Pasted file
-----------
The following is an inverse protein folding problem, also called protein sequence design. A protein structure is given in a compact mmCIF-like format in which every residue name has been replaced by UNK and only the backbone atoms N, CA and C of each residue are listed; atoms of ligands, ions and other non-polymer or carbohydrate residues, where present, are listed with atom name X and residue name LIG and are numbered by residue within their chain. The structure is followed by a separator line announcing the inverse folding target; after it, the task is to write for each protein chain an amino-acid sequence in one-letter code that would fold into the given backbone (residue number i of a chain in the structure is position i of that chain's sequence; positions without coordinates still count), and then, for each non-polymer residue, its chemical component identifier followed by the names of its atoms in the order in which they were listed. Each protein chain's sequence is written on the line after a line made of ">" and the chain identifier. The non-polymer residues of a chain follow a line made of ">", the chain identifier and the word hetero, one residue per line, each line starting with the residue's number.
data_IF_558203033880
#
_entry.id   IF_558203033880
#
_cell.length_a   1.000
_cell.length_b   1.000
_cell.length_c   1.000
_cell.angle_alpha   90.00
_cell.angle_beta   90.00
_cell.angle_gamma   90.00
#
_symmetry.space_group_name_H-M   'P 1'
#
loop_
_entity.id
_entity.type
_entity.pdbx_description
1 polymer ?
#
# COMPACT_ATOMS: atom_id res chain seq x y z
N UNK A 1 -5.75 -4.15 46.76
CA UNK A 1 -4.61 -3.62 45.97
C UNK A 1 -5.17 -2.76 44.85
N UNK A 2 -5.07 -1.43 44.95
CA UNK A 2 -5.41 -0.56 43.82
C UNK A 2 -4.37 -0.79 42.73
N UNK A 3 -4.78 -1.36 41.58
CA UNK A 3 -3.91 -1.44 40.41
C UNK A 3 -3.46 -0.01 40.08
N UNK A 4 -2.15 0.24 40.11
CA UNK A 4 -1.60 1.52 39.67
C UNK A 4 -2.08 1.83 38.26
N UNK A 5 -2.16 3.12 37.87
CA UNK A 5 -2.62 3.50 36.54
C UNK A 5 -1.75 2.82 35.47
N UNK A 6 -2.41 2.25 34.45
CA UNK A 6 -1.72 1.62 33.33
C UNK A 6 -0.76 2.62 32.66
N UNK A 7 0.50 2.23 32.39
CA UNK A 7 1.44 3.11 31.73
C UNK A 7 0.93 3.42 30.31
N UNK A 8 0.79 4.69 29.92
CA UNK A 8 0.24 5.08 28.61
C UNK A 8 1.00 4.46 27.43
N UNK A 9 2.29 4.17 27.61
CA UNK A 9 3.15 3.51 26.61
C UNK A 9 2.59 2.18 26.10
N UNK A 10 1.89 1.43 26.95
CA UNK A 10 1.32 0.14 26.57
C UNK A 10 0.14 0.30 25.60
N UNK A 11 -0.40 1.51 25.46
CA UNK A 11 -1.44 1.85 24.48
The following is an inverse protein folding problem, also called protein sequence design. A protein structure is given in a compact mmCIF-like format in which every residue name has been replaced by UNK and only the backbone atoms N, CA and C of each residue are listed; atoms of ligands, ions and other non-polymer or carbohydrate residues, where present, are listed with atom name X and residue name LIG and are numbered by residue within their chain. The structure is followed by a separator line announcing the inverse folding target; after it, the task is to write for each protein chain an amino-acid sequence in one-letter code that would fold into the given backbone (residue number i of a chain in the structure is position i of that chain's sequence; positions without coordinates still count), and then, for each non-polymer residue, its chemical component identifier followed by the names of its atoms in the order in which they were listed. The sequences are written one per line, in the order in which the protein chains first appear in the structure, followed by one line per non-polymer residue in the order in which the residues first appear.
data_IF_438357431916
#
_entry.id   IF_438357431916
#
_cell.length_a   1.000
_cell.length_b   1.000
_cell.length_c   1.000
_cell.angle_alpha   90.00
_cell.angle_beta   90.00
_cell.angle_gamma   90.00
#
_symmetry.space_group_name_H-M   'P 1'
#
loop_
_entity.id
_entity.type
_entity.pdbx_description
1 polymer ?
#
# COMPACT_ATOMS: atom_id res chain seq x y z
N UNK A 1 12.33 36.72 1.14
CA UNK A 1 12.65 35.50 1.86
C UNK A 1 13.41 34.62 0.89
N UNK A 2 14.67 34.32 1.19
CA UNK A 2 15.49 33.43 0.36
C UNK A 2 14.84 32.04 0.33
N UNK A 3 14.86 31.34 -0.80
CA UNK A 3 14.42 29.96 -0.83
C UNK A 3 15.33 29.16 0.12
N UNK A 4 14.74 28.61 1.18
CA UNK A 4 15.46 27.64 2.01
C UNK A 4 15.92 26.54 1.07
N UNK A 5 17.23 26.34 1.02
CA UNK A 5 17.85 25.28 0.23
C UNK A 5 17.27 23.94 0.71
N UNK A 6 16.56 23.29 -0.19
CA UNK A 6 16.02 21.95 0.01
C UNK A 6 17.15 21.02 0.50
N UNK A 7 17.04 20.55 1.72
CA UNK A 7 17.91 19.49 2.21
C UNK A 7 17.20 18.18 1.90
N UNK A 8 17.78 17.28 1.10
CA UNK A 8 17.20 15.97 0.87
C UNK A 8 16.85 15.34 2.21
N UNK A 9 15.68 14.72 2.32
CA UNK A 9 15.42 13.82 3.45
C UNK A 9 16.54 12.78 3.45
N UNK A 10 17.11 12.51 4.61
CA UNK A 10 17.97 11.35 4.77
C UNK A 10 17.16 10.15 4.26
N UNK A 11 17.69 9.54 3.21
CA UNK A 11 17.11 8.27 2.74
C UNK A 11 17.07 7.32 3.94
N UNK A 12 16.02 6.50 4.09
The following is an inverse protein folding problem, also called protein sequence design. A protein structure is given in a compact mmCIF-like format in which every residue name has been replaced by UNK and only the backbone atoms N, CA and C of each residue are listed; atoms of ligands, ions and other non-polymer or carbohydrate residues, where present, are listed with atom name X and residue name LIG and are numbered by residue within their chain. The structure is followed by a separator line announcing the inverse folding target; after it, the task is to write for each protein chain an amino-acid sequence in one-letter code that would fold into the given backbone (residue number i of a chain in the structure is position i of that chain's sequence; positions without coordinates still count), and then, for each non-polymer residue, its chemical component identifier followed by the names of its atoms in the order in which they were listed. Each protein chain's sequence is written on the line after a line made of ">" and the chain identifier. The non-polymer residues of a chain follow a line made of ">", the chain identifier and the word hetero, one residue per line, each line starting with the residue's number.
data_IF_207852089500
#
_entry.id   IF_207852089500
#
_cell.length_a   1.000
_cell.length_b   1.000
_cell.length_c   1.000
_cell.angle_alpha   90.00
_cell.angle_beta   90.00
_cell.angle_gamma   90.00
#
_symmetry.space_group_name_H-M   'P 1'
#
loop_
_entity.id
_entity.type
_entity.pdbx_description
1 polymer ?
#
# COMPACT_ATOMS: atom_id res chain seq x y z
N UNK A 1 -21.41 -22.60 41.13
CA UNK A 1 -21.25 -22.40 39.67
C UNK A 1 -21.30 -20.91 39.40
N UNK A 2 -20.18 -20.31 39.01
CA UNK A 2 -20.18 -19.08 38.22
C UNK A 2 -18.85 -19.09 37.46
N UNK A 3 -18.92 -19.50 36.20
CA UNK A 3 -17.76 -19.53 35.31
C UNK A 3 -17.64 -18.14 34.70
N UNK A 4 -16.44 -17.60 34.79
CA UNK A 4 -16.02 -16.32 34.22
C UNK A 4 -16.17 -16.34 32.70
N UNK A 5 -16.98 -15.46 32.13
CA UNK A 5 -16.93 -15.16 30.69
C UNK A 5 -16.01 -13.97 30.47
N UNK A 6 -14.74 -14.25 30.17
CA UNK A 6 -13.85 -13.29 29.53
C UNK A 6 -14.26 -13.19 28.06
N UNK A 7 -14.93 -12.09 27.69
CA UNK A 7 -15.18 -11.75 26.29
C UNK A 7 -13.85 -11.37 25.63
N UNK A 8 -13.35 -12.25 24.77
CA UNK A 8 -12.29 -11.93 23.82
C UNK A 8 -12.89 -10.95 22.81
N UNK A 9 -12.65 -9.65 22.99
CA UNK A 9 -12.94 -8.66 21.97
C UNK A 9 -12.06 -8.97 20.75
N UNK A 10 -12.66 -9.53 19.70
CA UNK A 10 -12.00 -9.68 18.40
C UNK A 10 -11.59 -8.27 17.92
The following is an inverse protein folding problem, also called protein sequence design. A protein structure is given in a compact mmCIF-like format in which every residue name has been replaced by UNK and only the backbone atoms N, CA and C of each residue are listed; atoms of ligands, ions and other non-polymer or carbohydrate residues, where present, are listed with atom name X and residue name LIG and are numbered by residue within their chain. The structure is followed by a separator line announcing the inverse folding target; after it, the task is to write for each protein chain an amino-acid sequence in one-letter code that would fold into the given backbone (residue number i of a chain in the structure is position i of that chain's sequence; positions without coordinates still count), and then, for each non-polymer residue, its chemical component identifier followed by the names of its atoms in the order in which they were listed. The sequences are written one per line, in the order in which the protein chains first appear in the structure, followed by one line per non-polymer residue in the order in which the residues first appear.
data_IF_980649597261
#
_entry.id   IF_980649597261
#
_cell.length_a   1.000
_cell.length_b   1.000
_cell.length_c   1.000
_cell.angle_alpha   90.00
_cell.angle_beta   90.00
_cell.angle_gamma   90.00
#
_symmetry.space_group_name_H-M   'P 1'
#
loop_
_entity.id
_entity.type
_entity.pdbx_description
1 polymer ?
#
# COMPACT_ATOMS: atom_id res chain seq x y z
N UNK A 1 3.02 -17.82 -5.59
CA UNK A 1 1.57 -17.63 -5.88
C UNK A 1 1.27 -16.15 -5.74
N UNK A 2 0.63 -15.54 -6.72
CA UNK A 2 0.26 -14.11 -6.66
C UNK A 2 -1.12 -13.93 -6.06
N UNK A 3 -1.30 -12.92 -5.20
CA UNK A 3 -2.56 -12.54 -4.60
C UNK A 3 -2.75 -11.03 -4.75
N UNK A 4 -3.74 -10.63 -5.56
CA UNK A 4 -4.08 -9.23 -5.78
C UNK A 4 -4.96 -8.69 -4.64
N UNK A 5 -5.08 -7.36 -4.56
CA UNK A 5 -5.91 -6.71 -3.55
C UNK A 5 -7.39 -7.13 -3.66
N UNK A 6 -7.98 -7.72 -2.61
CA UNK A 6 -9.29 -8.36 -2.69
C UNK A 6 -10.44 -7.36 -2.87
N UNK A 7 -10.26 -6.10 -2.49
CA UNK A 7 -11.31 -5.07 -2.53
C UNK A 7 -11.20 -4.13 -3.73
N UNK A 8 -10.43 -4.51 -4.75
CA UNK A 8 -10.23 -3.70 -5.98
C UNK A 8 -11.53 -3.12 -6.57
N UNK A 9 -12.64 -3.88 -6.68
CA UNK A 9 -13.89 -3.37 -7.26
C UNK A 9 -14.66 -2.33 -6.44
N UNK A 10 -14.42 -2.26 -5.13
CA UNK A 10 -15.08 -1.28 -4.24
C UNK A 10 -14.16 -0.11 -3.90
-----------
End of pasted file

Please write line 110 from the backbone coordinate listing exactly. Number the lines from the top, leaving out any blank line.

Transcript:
data_IF_207852089500